The role of genetic testing during the initial evaluation of C-TMA remains limited, although the turnaround time for identification of complement gene mutations is much improved with next-generation sequencing methods. Physicians may not have access to quickly available testing, health insurance plans may deny payment, and approximately one-third of patients with a confident clinical diagnosis of C-TMA do not have an identified complement mutation.21  The greatest value of genetic testing is to provide information about risk for recurrence and for planning long-term management.22,23 

Deciding when a pregnant/postpartum woman may have TTP or C-TMA

This is the critical decision. The diagnosis of PE/HELLP syndrome and subsequent obstetric management are clear: control the hypertension and deliver the infant as soon as possible. If PE/HELLP syndrome is present, the hematology and nephrology consultants' responsibility is to determine whether either TTP or C-TMA is also present. However, the diagnoses of TTP and C-TMA are often not clear. If PE/HELLP syndrome is not present, then the diagnosis of TTP or C-TMA is no different from non-pregnant/postpartum women.

Although the occurrence of both TTP and C-TMA appear to be increased in pregnant/postpartum women, we do not consider that both TTP and C-TMA may be occurring simultaneously. We consider them separately and therefore consider intervention with either plasma exchange for TTP or anticomplement treatment for C-TMA. Although case reports and cohort studies suggest that plasma therapy (exchange or infusion) may positively affect the hematologic parameters of C-TMA, renal response is less assured.24  For this reason and also because of risk for complications with plasma exchange,25  eculizumab may be preferred for the treatment of C-TMA. Nonetheless, eculizumab is not universally accepted as first-line therapy for C-TMA, in part because of expense but also because it is not always available. Choosing to use both plasma therapy and anticomplement treatment simultaneously requires the need for additional eculizumab doses and therefore increases the cost of treatment significantly. C-TMA associated with acquired anti-complement factor H antibodies may benefit from plasma exchange, but these antibodies may not be sufficiently common to justify the increased risks and cost.

Table 1 compares the clinical features of PE/HELLP syndrome, TTP, and C-TMA. Figure 1 presents a simplified illustration of their most important distinguishing features. Measurement of ADAMTS13 activity may help the evaluation; a severe deficiency (activity <10%) supports the diagnosis of TTP, whereas normal activity or less severe deficiency is characteristic of preeclampsia26  and complement-mediated TMA.21  Results of ADAMTS13 activity measurements are often not promptly available to help with the initial diagnosis and the patient may be critically ill, leaving little time for observation. However, obtaining plasma for ADAMTS13 activity measurement should be considered at the time of initial evaluation because the results may help to clarify the diagnosis several days later.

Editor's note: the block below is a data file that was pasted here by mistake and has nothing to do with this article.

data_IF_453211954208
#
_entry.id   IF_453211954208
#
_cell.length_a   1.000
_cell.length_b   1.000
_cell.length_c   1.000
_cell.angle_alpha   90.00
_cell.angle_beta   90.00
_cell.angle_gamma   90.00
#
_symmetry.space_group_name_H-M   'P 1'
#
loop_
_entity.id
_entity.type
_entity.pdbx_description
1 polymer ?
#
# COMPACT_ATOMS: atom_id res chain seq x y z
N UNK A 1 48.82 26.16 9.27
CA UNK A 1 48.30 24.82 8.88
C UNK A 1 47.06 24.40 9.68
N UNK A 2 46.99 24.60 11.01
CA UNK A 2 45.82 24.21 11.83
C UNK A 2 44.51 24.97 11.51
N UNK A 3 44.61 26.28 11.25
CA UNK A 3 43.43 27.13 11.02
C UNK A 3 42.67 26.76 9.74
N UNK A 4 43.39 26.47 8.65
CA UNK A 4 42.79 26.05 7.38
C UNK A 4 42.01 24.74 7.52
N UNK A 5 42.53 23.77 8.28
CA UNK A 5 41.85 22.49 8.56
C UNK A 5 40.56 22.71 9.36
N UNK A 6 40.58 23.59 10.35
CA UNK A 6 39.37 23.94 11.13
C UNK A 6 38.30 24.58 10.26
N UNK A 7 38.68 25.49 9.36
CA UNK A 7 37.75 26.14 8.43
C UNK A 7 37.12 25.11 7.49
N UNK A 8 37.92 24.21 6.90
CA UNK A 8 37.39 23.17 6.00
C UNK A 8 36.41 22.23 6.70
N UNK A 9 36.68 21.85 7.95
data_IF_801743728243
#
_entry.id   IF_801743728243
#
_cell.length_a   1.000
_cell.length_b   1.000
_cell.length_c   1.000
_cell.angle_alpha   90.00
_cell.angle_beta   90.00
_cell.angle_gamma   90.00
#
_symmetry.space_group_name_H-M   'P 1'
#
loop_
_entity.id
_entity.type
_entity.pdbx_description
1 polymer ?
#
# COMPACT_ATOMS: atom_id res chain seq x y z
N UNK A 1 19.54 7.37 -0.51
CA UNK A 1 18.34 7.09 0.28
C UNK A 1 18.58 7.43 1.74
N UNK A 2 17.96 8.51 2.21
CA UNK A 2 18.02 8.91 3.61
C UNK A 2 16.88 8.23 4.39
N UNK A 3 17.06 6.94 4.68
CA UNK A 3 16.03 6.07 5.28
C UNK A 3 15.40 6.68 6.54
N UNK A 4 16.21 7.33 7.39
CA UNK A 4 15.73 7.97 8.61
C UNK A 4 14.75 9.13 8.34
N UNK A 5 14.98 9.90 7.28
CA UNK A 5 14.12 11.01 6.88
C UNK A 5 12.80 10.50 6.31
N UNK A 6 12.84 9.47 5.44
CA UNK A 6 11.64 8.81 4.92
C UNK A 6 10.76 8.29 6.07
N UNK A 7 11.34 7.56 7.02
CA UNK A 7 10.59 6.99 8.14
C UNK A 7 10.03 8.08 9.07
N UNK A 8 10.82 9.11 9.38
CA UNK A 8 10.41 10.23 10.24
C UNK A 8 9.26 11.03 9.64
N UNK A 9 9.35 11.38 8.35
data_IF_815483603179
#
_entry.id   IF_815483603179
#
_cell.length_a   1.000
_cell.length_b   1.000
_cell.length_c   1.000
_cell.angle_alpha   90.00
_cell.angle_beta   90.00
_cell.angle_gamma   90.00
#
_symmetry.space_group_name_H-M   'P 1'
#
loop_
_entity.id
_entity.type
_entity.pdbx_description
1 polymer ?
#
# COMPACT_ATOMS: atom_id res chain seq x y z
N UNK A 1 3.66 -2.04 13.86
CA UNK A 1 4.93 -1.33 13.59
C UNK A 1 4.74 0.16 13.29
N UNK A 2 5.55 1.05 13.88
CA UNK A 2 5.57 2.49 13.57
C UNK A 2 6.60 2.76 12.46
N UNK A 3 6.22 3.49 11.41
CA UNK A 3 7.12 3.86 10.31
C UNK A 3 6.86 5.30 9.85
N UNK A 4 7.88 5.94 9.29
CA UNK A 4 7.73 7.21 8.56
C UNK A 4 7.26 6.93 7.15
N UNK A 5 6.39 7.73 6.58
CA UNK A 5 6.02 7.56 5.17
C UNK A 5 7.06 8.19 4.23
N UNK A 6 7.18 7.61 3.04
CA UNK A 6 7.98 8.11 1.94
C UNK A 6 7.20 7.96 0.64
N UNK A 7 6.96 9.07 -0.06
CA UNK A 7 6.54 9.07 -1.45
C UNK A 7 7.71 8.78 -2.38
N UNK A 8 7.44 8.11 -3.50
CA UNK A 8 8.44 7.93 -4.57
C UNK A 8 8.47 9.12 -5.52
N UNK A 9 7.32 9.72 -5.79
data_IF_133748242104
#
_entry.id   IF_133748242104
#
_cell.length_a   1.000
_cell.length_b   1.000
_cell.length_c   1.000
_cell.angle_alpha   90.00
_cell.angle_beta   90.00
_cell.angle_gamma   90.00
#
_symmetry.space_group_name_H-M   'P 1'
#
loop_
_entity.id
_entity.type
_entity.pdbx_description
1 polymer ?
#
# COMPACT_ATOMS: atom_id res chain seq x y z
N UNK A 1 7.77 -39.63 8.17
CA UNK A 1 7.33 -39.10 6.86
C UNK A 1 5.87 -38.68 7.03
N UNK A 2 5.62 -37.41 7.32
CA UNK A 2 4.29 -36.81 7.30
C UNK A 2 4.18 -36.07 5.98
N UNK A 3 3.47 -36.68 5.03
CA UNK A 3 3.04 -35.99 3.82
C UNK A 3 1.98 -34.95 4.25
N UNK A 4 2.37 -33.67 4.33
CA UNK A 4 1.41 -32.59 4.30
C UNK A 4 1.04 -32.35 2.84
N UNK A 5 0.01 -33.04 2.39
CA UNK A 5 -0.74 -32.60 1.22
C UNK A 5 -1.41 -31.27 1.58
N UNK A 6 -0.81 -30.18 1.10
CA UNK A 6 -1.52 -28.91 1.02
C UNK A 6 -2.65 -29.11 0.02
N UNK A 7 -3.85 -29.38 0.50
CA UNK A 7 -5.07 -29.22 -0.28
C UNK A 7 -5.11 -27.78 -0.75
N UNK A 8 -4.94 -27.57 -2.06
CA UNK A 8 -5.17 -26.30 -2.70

The diagnostic issues can be addressed in three clinical situations.

PE/HELLP is present; initial evaluation

The severity of neurologic abnormalities, kidney injury, and thrombocytopenia are important initial observations. Women with PE/HELLP syndrome may be critically ill with severe headache, visual symptoms, and hyperreflexia, but the presence of transient focal abnormalities, such as weakness, numbness, and aphasia, suggest the diagnosis of TTP (not C-TMA). Overt mental status changes are the most common neurologic abnormality of TTP17 ; mental status changes are not part of the neurologic criteria for PE/HELLP syndrome. Women with PE/HELLP syndrome may have increased creatinine and may even meet criteria for acute kidney injury,27  but a continuous increasing serum creatinine or a need for dialysis on initial presentation suggests the diagnosis of C-TMA (not TTP). Although thrombocytopenia always occurs, by definition, in PE/HELLP syndrome, it is typically not severe. In three case series of women with HELLP syndrome, the median nadir platelet counts were 43 000-57 000/μL.28-30  However, the lowest platelet counts in these 3 case series were very low, 6000-15 000/μL.28-30  In contrast, the median platelet count among TTP patients in the Oklahoma Registry was 11 000/μL.17  Our opinion is that platelet counts <20 000/μL suggest the diagnosis of TTP. Serum lactate dehydrogenase (LDH) levels may be very high in all three syndromes.12,17,30  Markedly increased serum transaminase levels suggest PE/HELLP syndrome.30